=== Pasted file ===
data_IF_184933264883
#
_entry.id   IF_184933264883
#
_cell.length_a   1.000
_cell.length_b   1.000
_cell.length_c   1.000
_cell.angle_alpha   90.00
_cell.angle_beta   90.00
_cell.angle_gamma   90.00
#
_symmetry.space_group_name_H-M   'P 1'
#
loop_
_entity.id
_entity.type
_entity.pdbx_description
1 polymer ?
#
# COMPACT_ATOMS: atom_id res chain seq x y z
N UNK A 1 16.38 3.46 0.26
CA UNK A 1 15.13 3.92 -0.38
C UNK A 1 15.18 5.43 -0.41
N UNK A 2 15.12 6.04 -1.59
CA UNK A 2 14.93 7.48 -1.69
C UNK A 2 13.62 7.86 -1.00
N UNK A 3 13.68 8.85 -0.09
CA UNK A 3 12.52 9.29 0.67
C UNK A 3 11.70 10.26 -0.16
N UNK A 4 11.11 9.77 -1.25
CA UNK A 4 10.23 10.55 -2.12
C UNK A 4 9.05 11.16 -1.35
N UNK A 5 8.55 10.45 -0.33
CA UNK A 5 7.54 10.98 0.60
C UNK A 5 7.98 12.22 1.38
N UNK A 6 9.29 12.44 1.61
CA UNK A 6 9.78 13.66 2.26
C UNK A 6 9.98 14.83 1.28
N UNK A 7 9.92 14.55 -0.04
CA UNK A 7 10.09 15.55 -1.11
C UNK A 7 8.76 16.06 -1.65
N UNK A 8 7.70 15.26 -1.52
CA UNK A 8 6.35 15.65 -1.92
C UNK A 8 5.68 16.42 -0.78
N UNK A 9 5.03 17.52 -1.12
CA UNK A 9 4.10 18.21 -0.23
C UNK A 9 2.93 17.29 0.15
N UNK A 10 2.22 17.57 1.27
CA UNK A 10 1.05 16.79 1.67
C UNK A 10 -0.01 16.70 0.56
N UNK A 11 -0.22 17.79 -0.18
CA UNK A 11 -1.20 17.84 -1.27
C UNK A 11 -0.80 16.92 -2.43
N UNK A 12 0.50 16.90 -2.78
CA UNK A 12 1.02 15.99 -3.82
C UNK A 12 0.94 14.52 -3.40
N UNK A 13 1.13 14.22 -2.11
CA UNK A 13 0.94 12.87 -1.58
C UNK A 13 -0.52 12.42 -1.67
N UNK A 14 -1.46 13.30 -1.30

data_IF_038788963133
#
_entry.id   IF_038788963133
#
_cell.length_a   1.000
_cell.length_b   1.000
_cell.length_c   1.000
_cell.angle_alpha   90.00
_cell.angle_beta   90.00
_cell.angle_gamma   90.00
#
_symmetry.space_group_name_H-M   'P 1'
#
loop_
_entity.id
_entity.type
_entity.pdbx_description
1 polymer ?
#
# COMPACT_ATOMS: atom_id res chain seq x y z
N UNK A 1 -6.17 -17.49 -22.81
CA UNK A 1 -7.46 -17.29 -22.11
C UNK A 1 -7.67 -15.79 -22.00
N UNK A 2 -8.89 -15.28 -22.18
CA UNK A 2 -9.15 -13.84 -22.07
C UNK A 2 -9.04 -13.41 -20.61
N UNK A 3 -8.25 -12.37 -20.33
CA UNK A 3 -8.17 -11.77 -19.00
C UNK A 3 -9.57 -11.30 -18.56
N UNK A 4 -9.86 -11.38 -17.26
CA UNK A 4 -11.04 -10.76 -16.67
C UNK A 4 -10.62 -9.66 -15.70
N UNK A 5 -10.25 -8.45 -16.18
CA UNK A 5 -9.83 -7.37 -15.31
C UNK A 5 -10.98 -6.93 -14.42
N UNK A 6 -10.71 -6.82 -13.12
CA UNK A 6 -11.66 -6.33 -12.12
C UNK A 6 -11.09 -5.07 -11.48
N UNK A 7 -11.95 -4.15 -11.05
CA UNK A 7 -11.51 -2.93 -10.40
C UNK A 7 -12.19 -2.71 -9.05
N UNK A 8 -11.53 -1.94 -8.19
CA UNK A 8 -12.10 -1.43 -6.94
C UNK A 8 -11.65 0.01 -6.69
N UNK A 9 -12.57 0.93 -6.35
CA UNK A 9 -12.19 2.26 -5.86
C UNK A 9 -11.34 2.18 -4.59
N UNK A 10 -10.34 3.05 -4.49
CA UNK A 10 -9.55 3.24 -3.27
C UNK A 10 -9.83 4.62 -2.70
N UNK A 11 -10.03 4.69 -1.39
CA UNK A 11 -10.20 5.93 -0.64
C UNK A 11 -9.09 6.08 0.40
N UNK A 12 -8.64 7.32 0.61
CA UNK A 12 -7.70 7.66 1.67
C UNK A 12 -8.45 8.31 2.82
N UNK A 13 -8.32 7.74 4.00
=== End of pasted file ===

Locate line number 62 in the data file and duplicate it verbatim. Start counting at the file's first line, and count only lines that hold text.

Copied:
#